Quartet number ‘Incantation’ uses subtlety but still remains extremely absorbing and is again melodically heavy, but with a title like ‘Incantation’ it does veer into more ‘cosmic’ territory especially in the final half of the arrangement, but it’s possibly my personal favourite cut on the album. ‘Inner News’ returns the album to a more fiery bebop status, featuring large amounts of intricate playing and improvisation, key changes and a very pronounced rhymic centre from the quartet. With ‘Night Melody’, the frantic drum and piano workout and underlining touches of bass highlight the strong trio set up of Mashin, Gonzalez and Makar Novikov, and ‘Sim Card’ returns to a more standard bebop affair and would be a definite crowd-pleasing live number – post lockdown. ‘Sulieman Saud’ is another soaring composition and covers all the bases during its 12-minute long journey which bounds along with energy and sophistication with some excellent unison playing included.
Unknown to this writer, Mashin and his group offer something new but familiar with ‘Happy Synapse’. Obviously influenced by both legacy US jazz musicians and newer contemporary artists from around the community, the album is faultless in its writing, stylisation and execution. Admittedly, the group includes non-Russian musicians in this instance, but bandleader Sasha Mashin offers a voice not commonly heard in modern jazz environments. And as like most people, I’m sure, my knowledge of Russian jazz is almost non-existent, but jazz is universal, transcultural and open, and I for one would love to learn more about music from his part of the world.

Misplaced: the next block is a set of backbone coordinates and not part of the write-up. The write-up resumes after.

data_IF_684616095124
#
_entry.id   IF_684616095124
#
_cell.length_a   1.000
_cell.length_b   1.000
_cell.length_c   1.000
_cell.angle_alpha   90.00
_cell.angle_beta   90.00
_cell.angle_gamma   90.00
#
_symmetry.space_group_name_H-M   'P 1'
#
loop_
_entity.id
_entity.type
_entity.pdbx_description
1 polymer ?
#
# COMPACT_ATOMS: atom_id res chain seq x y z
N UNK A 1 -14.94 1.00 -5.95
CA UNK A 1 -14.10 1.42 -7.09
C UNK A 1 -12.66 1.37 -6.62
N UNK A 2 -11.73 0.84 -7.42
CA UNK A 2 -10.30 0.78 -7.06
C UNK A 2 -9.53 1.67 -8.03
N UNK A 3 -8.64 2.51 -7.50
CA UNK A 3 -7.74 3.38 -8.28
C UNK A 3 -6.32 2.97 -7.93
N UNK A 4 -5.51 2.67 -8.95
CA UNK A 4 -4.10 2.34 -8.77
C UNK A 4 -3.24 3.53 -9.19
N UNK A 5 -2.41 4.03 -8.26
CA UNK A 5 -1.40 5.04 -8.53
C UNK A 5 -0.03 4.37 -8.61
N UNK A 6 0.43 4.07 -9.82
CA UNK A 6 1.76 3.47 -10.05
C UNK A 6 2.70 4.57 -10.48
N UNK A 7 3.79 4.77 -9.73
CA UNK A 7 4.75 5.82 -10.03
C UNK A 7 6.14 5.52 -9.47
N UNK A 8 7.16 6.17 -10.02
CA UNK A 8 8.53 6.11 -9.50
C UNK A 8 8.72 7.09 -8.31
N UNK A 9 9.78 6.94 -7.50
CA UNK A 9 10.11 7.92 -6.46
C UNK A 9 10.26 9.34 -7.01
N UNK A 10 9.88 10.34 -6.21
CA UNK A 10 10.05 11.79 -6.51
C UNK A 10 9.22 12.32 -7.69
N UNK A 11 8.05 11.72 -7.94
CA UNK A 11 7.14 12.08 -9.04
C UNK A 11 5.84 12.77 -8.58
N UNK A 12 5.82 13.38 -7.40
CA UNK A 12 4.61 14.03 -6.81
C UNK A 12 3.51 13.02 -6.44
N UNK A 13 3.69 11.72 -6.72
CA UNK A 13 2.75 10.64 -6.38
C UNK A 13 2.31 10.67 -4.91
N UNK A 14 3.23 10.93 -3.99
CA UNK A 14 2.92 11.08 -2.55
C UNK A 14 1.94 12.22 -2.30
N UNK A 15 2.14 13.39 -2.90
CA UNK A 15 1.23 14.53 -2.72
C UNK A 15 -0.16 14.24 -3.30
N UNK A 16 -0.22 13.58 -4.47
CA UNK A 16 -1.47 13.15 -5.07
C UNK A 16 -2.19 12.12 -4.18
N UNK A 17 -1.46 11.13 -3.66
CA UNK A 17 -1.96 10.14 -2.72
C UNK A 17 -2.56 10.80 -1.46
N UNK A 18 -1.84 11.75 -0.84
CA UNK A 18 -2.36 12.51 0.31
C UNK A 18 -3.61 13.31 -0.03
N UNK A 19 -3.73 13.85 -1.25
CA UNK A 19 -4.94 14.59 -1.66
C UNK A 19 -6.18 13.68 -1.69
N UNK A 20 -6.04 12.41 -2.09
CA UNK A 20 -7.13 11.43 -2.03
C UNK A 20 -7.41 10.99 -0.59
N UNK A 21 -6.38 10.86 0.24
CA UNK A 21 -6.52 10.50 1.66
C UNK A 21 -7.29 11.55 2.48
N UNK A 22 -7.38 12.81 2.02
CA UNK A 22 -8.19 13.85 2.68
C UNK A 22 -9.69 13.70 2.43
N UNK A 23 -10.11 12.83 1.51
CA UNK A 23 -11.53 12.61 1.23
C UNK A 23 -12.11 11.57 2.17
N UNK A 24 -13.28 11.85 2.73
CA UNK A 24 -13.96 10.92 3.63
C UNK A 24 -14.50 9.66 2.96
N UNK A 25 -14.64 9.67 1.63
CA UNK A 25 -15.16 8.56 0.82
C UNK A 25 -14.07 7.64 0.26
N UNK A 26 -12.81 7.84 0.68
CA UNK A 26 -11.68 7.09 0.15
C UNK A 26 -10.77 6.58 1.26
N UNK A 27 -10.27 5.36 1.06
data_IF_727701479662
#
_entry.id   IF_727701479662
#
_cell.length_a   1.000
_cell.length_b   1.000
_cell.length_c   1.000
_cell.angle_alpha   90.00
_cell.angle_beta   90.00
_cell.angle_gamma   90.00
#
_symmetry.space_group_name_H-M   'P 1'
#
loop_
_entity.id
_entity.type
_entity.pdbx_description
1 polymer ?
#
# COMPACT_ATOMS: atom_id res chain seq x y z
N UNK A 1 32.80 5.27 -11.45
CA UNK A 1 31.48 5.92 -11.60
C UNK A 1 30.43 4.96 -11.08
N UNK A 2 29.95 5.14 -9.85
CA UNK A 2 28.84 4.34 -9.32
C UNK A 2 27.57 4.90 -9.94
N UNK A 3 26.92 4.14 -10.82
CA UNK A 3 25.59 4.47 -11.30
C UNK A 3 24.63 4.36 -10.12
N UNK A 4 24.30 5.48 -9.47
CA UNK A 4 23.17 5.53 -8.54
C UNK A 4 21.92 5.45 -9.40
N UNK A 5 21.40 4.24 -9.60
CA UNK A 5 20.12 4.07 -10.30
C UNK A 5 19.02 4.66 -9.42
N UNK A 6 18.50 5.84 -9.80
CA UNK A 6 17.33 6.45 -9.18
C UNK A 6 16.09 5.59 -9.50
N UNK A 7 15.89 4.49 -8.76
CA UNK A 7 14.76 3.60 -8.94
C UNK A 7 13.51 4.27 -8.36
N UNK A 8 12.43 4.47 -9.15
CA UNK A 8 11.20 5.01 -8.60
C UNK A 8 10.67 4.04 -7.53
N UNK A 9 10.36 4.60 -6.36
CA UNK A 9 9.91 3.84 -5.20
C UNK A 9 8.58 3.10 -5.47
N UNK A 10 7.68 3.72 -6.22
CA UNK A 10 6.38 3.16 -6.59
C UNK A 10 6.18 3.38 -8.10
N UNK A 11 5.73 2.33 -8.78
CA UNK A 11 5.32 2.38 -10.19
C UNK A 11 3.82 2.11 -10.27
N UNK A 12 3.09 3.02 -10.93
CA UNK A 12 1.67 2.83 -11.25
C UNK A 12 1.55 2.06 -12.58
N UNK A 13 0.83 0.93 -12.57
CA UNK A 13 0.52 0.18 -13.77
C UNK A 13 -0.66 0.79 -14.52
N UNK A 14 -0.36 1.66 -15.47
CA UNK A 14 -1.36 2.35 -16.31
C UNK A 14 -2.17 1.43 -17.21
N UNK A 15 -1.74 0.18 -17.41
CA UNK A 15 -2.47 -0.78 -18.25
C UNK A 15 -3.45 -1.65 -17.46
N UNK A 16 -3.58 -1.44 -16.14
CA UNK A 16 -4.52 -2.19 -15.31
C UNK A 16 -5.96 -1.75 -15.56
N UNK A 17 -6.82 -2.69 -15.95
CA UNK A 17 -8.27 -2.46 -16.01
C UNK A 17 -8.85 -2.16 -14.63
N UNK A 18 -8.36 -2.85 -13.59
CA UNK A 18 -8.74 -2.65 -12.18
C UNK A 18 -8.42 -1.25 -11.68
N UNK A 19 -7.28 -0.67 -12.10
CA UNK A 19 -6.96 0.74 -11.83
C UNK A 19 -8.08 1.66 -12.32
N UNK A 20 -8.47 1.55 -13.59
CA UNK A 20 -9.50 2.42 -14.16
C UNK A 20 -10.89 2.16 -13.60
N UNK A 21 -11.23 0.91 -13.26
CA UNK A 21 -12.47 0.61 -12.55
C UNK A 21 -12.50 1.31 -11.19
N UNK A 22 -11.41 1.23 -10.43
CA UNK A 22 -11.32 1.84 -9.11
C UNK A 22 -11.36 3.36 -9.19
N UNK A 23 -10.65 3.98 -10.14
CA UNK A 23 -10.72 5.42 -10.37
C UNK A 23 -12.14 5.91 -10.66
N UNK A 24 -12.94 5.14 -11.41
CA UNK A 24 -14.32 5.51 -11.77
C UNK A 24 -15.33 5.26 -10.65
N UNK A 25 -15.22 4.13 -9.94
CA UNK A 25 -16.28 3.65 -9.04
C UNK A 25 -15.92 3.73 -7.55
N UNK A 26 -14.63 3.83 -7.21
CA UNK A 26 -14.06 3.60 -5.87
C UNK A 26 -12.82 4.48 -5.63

Inspired by the deep and lyrical collection of short stories by writer Junichiro Tanizaki, UK bassist Joe Downard makes his debut as composer and band-leader with this refreshingly innovative album. The music features a range of moods and dynamics, supported by soundscapes, analogue electronics and an energised acoustic septet featuring the composer on bass, Alex Hitchcock on sax, James Copus on trumpet, Will Barry on piano, Rupert Cox on synths, and Felix Ambach on drums.
Junichiro Tanizaki was a masterful storyteller and was awarded Japan’s imperial prize in literature in 1949. His collected stories “Seven Japanese Tales” explore themes along the lines of love becoming self-annihilation, contemplation of beauty that gives way to fetishism, and where tradition becomes an instrument of voluptuous cruelty. Heavy subject matter it may be, but it’s always written in a meticulous and poetic way. It’s easy to see how this Japanese writer could have influenced Downard’s musical adventures, and the composer’s “Seven Japanese Tales” stand up on their own as highly imaginative musical tales.